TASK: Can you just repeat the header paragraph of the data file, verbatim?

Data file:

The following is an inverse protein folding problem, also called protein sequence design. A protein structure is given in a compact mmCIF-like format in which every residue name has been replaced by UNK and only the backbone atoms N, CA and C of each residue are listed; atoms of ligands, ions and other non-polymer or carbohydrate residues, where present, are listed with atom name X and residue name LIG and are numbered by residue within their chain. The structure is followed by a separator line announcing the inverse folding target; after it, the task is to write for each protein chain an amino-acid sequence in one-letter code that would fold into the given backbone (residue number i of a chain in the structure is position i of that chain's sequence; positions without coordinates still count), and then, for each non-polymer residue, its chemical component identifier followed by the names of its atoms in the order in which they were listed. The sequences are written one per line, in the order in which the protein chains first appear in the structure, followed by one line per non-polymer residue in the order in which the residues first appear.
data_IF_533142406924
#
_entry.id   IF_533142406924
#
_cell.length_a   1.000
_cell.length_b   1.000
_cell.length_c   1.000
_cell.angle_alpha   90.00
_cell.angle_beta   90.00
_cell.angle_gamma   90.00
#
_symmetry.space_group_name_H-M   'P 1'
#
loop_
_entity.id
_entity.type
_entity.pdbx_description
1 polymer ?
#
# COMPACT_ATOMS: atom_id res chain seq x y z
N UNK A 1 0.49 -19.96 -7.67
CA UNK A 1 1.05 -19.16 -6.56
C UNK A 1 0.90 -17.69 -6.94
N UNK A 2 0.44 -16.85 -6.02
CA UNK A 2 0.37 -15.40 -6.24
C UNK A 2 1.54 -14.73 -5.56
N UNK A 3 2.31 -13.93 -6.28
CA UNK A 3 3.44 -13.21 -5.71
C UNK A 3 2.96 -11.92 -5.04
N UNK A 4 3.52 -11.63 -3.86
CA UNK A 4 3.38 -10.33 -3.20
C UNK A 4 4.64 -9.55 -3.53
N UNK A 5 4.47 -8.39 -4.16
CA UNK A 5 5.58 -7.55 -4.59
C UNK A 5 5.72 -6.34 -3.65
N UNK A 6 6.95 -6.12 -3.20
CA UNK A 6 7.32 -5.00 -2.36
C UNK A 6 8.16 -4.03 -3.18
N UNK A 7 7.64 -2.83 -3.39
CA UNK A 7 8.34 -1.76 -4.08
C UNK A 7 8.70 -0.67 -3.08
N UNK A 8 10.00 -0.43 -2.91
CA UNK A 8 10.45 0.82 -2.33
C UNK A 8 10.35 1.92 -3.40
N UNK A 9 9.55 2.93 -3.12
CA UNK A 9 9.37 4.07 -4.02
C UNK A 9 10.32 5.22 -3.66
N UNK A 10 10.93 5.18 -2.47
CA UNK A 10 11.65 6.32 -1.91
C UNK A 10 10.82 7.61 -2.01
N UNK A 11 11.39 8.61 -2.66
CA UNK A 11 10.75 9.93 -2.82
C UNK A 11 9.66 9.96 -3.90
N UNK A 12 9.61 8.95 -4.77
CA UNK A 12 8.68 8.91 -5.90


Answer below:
The following is an inverse protein folding problem, also called protein sequence design. A protein structure is given in a compact mmCIF-like format in which every residue name has been replaced by UNK and only the backbone atoms N, CA and C of each residue are listed; atoms of ligands, ions and other non-polymer or carbohydrate residues, where present, are listed with atom name X and residue name LIG and are numbered by residue within their chain. The structure is followed by a separator line announcing the inverse folding target; after it, the task is to write for each protein chain an amino-acid sequence in one-letter code that would fold into the given backbone (residue number i of a chain in the structure is position i of that chain's sequence; positions without coordinates still count), and then, for each non-polymer residue, its chemical component identifier followed by the names of its atoms in the order in which they were listed. The sequences are written one per line, in the order in which the protein chains first appear in the structure, followed by one line per non-polymer residue in the order in which the residues first appear.